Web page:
Historians have identified two dominant currents in the Russian women's movement of the late tsarist period. "Bourgeois" feminism, so called by its more radical opponents, emphasized "individualist" feminist goals such as access to education, career opportunities, and legal equality. "Socialist" feminists, by contrast, emphasized class, rather than gender, as the principal source of women's inequality and oppression, and socialist revolution, not legal reform, as the only road to emancipation and equality.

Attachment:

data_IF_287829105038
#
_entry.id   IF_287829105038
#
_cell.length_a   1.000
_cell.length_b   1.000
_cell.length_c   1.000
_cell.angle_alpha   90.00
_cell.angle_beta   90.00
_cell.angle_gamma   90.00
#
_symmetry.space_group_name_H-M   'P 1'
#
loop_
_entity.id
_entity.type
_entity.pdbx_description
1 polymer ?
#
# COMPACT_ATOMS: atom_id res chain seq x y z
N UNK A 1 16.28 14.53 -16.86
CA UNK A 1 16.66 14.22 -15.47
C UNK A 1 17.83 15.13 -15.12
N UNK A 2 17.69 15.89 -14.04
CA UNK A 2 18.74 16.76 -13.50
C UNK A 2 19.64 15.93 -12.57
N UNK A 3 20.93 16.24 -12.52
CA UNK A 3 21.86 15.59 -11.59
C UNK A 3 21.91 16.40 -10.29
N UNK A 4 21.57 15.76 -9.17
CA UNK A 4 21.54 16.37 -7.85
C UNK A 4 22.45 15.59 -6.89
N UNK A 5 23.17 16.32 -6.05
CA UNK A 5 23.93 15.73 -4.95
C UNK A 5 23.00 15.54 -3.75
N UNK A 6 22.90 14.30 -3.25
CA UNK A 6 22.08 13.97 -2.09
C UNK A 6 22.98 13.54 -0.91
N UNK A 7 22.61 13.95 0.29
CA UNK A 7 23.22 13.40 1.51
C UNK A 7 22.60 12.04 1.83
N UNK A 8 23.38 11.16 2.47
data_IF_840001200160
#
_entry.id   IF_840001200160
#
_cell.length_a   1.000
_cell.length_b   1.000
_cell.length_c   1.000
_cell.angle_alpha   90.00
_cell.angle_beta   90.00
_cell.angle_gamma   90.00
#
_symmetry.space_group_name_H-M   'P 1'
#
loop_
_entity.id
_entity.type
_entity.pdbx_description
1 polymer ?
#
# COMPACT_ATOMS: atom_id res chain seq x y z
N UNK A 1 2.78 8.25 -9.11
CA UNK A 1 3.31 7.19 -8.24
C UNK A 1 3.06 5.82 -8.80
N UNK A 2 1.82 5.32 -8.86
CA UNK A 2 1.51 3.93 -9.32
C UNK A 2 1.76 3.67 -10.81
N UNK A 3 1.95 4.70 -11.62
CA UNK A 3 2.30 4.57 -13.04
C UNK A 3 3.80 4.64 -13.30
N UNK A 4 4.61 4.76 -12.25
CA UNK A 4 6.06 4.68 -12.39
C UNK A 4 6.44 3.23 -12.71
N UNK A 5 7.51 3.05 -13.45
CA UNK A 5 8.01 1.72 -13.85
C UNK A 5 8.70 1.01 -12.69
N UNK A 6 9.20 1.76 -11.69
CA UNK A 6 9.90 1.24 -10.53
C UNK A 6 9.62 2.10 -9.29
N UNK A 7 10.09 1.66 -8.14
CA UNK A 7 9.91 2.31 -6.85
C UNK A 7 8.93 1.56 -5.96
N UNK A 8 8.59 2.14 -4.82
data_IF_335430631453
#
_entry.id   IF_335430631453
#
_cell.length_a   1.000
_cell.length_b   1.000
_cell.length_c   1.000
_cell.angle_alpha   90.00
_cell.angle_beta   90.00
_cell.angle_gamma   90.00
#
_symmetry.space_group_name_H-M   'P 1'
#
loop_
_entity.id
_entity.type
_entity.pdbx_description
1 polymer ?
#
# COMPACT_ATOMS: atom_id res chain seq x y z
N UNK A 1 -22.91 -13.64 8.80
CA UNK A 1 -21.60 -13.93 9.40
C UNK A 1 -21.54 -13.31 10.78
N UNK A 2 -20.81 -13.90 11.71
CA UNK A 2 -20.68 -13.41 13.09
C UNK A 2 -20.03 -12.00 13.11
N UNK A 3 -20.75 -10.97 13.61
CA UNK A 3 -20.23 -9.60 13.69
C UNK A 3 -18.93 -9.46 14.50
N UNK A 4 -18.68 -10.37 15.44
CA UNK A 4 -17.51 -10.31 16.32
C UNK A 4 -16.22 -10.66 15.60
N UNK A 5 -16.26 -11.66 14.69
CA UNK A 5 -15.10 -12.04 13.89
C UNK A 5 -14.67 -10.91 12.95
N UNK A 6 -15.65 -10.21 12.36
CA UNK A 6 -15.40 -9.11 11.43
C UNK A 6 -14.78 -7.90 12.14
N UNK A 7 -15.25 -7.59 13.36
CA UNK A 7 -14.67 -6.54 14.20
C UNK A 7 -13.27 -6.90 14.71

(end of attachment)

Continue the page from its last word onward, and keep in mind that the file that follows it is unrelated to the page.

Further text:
However, despite antagonism between bourgeois feminists and socialist feminists, the two movements shared certain underlying beliefs. Both regarded paid labor as the principal means by which women might attain emancipation: participation in the workplace and economic self-sufficiency, they believed, would make women socially useful and therefore deserving of equality with men. Both groups also recognized the enormous difficulties women faced when they combined paid labor with motherhood. In fact, at the First All-Russian Women's Congress in 1908, most participants advocated maternity insurance and paid maternity leave, although the intense hostility between some socialists and bourgeois feminists at the Congress made it difficult for them to recognize these areas of agreement. Finally, socialist feminists and most bourgeois feminists concurred in subordinating women's emancipation to what they considered the more important goal of liberating the entire Russian population from political oppression, economic backwardness, and social injustice.